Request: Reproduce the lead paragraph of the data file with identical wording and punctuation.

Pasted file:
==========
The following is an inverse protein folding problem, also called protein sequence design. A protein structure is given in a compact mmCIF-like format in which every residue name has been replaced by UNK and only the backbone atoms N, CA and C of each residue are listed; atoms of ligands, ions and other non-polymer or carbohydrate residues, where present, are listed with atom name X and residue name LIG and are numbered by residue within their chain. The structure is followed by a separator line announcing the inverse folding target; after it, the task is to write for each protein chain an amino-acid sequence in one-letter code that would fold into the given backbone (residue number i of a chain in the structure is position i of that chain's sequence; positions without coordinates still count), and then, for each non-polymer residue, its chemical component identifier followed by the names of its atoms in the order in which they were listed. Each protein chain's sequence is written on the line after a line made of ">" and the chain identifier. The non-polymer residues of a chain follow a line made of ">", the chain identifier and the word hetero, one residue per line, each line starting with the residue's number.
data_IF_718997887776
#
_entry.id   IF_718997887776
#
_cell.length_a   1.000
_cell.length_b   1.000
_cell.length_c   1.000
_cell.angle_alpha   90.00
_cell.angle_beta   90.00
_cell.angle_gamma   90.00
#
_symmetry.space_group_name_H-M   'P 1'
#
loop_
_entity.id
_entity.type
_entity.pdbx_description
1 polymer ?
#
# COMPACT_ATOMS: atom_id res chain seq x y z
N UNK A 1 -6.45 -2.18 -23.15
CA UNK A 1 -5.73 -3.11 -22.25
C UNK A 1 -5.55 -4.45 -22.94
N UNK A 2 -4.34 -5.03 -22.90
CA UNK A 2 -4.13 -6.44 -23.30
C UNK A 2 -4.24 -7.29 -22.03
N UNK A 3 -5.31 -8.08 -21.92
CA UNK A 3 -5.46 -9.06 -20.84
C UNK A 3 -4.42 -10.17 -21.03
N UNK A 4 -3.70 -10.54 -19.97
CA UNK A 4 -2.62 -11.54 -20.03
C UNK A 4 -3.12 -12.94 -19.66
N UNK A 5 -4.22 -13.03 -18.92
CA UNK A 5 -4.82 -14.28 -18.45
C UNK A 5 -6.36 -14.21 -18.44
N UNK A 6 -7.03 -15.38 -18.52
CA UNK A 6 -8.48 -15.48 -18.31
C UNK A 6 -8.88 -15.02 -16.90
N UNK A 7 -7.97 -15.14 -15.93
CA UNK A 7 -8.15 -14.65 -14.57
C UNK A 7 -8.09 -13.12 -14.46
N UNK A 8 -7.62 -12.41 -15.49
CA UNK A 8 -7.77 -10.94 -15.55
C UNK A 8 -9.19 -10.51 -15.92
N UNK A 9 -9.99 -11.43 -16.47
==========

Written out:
The following is an inverse protein folding problem, also called protein sequence design. A protein structure is given in a compact mmCIF-like format in which every residue name has been replaced by UNK and only the backbone atoms N, CA and C of each residue are listed; atoms of ligands, ions and other non-polymer or carbohydrate residues, where present, are listed with atom name X and residue name LIG and are numbered by residue within their chain. The structure is followed by a separator line announcing the inverse folding target; after it, the task is to write for each protein chain an amino-acid sequence in one-letter code that would fold into the given backbone (residue number i of a chain in the structure is position i of that chain's sequence; positions without coordinates still count), and then, for each non-polymer residue, its chemical component identifier followed by the names of its atoms in the order in which they were listed. Each protein chain's sequence is written on the line after a line made of ">" and the chain identifier. The non-polymer residues of a chain follow a line made of ">", the chain identifier and the word hetero, one residue per line, each line starting with the residue's number.